), physicians. For a list of the physicians of this name see Fabricius, Bibl. Gr.
vol. xiii. p. 74, ed. vet.; Le Clerc, Hist. de la Méd.;
Haller, Biblioth. Medic. Pract.
vol. i.; Harless, Analecta Historico-Crit. de Archigene Medico et de Apolloniis, &c.,
Bamberg. 1816, 4to.; Sprengel, Hist. de la Méd.
1. 2. APOLLONIUS ANTIOCHENUS (Ἀντιοχεύς
), the name of two physicians, father and son, who were born at Antioch, and belonged to the sect of the Empirici. They lived after Serapion of Alexandria and before Menodotus [SERAPION
], and therefore probably in the first or second century B. C. (Gal. Introd.
c. 4. vol. xiv. p. 683.) One of them is very likely the person sometimes called "Apollonius Empiricus ;" the other may perhaps be Apollonius Senior.
2. Son of the previous Apollonius
3. APOLLONIUS ARCHISTRATOR (Ἀρχιστράτωρ
) is the author of a medical prescription quoted by Andromachus (ap. Gal. De Compos. Medicam. sec. Gen.
5.12, vol. xiii. p. 835), and must therefore have lived in or before the first century after Christ. Nothing is known of the events of his life.
4. APOLLONIUS BIBLAS (Βιβλᾶς
), lived probably in the second century B. C., and wrote, after Zeno's death, a book in answer to a work which he had composed on the meaning of certain marks (χαρακτῆρες
) that are found at the end of some chapters in the third book of the Epidemics
of Hippocrates. (Gal. Comm. II. in Hippoer. " Epid. III."
§ 5, vol. xvii. pt. i. p. 618.)
It seems most likely that he is not the same person as Apollonius Empiricus. His name is supposed to be connected with the word Βιβλιακός
, and seems to have been given him for being (as we say) a book-worm.
5. APOLLONIUS CITIENSIS (Κιτιεύς
), the oldest commentator on Hippocrates whose works are still extant.
He was a native of Citium, in Cyprus (Strabo, 14.6, p. 243, ed. Tauchn.), and studied medicine at Alexandria under Zopyrus (Apollon. Cit. p. 2, ed. Dietz); he is supposed to have lived in the first century B. C.
The only work of his that remains is a short Commentary on Hippocrates, Περὶ Ἄρθρων
, De Articulis,
in three books.
It is dedicated to a king of the name of Ptolemy, who is conjectured to have been a younger brother of Ptolemy Auletes, king of Egypt, who was made king of Cyprus, and who is mentioned several times by Cicero. (Pro Dom. 100.8, 20, Pro Flacc. 100.13, Pro Sext.
Some portions of this work were published by Cocchi in his Discorso dell' Anatomia, Firenze, 1745, 4to., p. 8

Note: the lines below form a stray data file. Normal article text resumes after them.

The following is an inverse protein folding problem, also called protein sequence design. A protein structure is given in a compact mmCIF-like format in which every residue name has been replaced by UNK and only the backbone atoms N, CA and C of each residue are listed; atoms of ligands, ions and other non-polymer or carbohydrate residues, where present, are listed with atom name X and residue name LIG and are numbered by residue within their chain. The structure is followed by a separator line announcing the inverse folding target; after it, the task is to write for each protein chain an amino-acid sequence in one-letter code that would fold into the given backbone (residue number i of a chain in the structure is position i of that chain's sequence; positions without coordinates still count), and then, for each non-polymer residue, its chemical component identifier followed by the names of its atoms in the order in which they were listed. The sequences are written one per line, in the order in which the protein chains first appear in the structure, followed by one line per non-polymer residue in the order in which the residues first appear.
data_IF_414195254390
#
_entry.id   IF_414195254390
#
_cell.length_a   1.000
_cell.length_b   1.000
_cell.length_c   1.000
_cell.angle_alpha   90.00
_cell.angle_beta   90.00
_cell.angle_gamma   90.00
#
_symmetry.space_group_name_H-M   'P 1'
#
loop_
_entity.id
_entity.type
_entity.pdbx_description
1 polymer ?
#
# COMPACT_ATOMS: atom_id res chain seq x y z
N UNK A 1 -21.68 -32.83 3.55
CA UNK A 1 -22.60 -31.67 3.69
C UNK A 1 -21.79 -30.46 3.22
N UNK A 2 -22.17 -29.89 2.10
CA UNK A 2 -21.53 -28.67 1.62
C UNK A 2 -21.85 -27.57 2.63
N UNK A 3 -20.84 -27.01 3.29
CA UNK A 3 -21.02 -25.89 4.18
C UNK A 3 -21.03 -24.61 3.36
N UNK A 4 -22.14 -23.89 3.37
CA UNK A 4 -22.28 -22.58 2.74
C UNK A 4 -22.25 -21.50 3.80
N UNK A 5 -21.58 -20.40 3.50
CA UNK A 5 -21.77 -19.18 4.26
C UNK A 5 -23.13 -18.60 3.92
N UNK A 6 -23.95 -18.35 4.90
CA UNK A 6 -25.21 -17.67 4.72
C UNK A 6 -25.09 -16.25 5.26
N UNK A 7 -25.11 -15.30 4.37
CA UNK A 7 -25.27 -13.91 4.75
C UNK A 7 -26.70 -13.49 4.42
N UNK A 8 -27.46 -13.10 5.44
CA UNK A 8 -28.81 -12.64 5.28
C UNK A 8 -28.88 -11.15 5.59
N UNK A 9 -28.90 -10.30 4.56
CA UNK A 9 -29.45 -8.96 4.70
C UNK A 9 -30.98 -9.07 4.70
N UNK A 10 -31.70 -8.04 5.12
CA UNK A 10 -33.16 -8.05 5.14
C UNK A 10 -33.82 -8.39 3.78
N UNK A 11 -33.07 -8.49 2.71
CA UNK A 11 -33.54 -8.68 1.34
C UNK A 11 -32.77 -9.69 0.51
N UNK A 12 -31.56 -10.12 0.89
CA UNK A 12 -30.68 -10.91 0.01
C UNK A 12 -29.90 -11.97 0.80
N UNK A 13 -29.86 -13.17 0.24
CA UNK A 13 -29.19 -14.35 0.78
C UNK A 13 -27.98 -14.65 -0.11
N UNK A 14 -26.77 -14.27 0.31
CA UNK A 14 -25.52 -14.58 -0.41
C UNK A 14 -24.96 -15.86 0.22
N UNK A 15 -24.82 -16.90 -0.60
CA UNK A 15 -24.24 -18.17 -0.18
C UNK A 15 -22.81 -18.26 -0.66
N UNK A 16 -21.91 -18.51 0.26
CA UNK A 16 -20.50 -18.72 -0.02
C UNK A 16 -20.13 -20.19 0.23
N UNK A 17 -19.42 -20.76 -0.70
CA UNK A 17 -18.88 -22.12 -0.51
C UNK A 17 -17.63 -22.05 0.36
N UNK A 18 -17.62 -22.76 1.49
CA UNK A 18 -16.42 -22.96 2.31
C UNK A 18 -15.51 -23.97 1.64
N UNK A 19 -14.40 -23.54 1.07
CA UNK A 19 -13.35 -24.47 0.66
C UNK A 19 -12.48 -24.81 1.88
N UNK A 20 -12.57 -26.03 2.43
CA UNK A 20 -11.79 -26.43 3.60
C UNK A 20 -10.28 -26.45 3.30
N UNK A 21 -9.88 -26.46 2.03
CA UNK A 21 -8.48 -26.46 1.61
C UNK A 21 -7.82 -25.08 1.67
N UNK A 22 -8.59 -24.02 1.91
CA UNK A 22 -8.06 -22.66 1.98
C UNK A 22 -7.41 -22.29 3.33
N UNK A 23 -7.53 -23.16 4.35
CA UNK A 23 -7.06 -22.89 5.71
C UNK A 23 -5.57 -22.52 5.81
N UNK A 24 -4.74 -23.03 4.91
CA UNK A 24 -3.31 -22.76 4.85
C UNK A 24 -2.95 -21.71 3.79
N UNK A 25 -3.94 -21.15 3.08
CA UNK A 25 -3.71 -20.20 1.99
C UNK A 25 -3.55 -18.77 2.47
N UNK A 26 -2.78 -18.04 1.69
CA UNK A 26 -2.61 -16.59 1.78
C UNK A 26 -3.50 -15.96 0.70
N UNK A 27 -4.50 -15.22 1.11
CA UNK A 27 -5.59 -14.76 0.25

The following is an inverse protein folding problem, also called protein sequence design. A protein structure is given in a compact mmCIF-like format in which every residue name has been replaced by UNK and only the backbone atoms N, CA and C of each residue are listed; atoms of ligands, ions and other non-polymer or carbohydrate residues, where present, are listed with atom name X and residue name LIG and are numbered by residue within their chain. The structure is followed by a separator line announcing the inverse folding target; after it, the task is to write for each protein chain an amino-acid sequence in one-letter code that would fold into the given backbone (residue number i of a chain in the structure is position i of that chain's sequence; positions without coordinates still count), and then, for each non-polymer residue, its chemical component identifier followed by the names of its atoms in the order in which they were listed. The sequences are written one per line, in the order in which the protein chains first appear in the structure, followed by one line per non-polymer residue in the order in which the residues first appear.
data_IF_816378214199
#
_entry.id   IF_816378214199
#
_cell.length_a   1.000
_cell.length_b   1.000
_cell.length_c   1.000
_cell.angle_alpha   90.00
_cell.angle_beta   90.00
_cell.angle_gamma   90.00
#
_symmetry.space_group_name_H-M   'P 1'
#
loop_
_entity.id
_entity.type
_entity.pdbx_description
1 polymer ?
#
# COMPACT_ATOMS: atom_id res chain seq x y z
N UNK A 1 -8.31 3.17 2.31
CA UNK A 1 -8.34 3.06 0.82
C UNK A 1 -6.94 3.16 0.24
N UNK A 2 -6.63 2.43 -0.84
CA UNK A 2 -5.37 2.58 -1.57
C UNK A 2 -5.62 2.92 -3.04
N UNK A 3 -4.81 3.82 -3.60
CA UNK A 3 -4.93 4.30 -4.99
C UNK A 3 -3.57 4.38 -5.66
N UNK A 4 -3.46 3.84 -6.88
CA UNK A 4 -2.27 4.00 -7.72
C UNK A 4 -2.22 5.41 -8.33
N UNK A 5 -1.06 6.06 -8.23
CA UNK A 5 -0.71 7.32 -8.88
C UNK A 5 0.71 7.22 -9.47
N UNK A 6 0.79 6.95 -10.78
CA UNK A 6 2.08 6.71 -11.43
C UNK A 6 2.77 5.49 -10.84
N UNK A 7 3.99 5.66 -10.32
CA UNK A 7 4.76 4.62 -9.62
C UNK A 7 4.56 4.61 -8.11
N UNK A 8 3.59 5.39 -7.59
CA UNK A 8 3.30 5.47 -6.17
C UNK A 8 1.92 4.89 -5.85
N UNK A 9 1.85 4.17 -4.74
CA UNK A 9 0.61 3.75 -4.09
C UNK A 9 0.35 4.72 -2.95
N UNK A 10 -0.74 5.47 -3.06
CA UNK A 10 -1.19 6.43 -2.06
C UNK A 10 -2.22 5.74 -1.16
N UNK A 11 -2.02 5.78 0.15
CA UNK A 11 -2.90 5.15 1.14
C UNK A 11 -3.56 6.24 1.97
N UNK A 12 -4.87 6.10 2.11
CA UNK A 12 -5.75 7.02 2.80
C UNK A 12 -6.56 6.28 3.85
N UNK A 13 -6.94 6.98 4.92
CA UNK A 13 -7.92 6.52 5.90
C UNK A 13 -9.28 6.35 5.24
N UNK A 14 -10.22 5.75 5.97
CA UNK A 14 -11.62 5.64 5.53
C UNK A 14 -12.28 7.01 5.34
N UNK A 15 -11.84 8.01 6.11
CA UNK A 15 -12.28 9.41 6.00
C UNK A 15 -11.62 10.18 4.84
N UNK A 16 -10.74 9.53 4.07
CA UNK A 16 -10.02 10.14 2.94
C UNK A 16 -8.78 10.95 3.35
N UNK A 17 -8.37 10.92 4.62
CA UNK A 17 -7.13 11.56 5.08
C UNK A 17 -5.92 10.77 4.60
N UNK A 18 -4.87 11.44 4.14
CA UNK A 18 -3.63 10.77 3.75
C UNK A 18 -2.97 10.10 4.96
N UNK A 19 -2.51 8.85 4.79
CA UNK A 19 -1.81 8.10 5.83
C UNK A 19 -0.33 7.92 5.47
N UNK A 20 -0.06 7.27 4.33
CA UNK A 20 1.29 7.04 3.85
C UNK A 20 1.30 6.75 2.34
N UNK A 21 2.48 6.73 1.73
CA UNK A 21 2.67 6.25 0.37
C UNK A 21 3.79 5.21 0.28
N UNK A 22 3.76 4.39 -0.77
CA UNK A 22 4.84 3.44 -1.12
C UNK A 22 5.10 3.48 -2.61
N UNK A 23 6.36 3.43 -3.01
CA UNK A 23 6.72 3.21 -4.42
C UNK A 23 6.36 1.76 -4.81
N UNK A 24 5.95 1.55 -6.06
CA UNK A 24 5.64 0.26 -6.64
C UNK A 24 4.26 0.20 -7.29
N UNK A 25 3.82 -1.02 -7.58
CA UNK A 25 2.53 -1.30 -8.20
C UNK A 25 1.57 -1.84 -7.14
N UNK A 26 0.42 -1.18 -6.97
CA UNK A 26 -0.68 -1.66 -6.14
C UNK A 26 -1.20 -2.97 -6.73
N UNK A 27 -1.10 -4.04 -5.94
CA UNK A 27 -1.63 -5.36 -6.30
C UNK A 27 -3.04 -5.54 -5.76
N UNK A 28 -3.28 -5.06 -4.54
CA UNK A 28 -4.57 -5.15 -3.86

, and also in his Graecorum Chirurgici Libri, Florent. 1754, fol. The whole work, however, appeared for the first time in the first volume of Dietz's Scholia in Hippocratem et Galenum, Regim. Pruss. 1834, 8vo.
; and an improved edition with a Latin translation was published by Kühn, Lips. 1837, 4to.
, which, however, was not quite finished at the time of his death.
See Kühn, Additam. ad Elenchum Medicorum Veterum a Jo. A. Fabricio, &c. exhibitum,
Lips. 1826, 4to., fascic. iii. p. 5; Dietz, Schol. in Hipp. et Gal.
vol. i. praef. p. v.; Littré, Oeuvres d' Hippocr.
vol. i. Introd. p. 92; Choulant, Handbuch der Bücherkunde für die Aeltere Medicin.
6. APOLLONIUS, CLAUDIUS, must have lived in or before the second century after Christ, as one of his antidotes is quoted by Galen. (De Antid.
2.11, vol. xiv. p. 171.) Nothing is known of his life.
7. APOLLONIUS CYPRIUS (Κύπριος
) was the pupil of Olympicus and the tutor to Julianus.
He was a native of Cyprus, belonged to the sect of the Methodici, and lived probably in the first century after Christ. Nothing more is known of his history. (Gal. De Meth. Med.
1.7, vol. x. pp. 53, 54.)
8. APOLLONIUS EMPIRICUS (Ἐμπειρικός
), is supposed to be one of the persons called "Apollonius Antiochenus."
He lived, according to Celsus (De Med.
i. praef. p. 5), after Serapion of Alexandria, and before Heracleides of Tarentumn, and therefore probably in the second century B. C.
He belonged to the sect of the Empirici, and wrote a book in answer to Zeno's work on the χαρακτῆρες
in Hippocrates, mentioned above.
This was answered by Zeno, and it was this second work that drew from Apollonius Biblas his treatise on the subject after Zeno's death. (Gal. Comm. II. in Hipp.
" Epid. III.
" § 5, vol. xvii. pt. i. p. 618.)
He is mentioned also by Galen De Meth. Med.
2.7, vol. x. p. 142.
Glaucus must have lived in or before the second century after Christ, as his work "On Internal Diseases" is quoted by Caelius Aurelianus. (De Morb. Chron.
4.8, p. 536.) Nothing is known of his life.
10. APOLLONIUS HEROPHILEIUS (Ἡροφίλειος
) is supposed to be the same person as Apollonius Mus.
He wrote a pharmaceutical work entitled Περὶ Εὐπορίστων
, De Facile Parabilibus
(Gal. De Compos. Medicam. sec. Loc.
6.9, vol. xii. p. 995), which is very frequently quoted by Galen, and which is probably the work referred to by Oribasius (Eupor. ad Eunap.
i. prooem. p. 574), and of which some fragments are quoted in Cramer's Anecd. Graeca Paris.
vol. i. p. 395, as still existing in MS. in the Royal Library at Paris.